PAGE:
The United States is edging closer to what may be the most fateful choice of its modern history: whether to take bolder and more aggressive action to defend a beleaguered people against the world’s other major nuclear power. As the brutal Russian invasion of Ukraine grinds on and the humanitarian toll rises, many observers have demanded just such action in increasingly urgent terms. Some of these appeals focus on proposed no-fly zones, some on the idea of shipping MiG-29s to Ukraine. Others represent more general demands for military threats against Russia, or efforts to create humanitarian corridors.
Many of these proposals have been posed in confrontational, even dismissive language, depicting doubters as appeasers and fools. One of the most respected American defense intellectuals, Eliot Cohen, recently mocked the “hand-wringing over escalation” and insisted that Russian President Vladimir Putin will back down if adequately menaced. “We are dealing with an enemy that is vicious but weak,” Cohen claimed, “menacing but deeply fearful, and that is likely to crack long before our side does — if only we have the stomach for doing what needs to be done.” Retired U.S. Air Force Lt. Gen. David Deptula portrayed a United States “frozen in its tracks, fearing Putin’s unpredictable wrath.” The journalist David Rothkopf tweeted that anyone proposing an “off-ramp for Putin” should be “ashamed” of themselves.
The moral urgency that drives such pleas is entirely understandable. Russia’s invasion is criminal, Ukraine’s resistance courageous, the humanitarian toll horrific, and U.S. support for that resistance more essential every day. Yet many demands for more belligerent actions reflect a mindset commonly associated with foreign policy catastrophes: acting based on an overwhelming sense of what a country must do, rather than a primary and rigorous assessment of which course of action would best advance its interests and goals. The pattern can be described as “imperative-driven judgment.” It is foreign policy by moralistic duty.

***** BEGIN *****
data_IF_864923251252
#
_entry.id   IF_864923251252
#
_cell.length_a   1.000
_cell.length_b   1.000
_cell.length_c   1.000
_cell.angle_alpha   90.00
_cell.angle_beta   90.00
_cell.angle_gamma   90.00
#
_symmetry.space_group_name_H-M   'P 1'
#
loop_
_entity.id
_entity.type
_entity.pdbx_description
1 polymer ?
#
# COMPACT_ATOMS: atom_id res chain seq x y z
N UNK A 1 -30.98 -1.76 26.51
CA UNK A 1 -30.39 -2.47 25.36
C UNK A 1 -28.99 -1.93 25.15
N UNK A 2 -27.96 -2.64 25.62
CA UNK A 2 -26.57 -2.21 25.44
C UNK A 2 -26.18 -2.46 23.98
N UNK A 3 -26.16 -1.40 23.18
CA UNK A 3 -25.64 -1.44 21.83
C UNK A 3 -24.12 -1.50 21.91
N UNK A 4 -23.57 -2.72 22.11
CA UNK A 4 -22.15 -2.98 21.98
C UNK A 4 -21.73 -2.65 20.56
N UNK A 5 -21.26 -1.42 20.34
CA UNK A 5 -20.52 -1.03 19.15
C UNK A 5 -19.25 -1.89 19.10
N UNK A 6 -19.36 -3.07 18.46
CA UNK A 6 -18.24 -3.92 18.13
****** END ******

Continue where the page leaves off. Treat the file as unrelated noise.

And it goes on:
Appeals for bolder action in Ukraine will understandably only grow more intense as the appalling humanitarian toll mounts. But imperative-driven action almost always leads countries astray — and in the days and weeks ahead, it will be critical for the United States to stay alert for its symptoms.
History offers a litany of such cases, when imperative-driven thinking caused leaders to brush aside issues of risk and feasibility, quash dissent, and embrace disaster. Apart from Iraq, modern U.S. foreign policy offers at least two potent examples: the Bay of Pigs and Vietnam.
Confronting the Castro regime in Cuba after the revolution of 1959, the degree of urgency and wrath propelling the U.S. effort grew into a sort of moral obligation. Plans to drive Castro from power became an imperative. On the way to the Bay of Pigs, U.S. officials reached the point — as Jim Rasenberger explains in his compelling account The Brilliant Disaster — at which they were “operating under conditions that made the venture almost impossible to resist. At a time when Americans were nearly hysterical about the spread of communism, they simply could not abide Castro. He had to go.”
In Vietnam, Lyndon Johnson’s escalation decisions were couched in the language of obligation — the United States simply could not allow a communist victory. He repeated some version of the domino theory many times: “If they take South Vietnam, they take Thailand, they take Indonesia, they take Burma, they come right on back to the Philippines.” He worried about ruined credibility and the domestic political price for withdrawal and felt the clear imperative to stay. “Our national honor’s at stake,” he said in a June 1965 conversation with Sen. Richard Russell. That same month, speaking with Robert McNamara, Johnson concluded simply: “We can’t give up. I don’t see anything to do except give [the commanders] what they need, Bob. Do you?”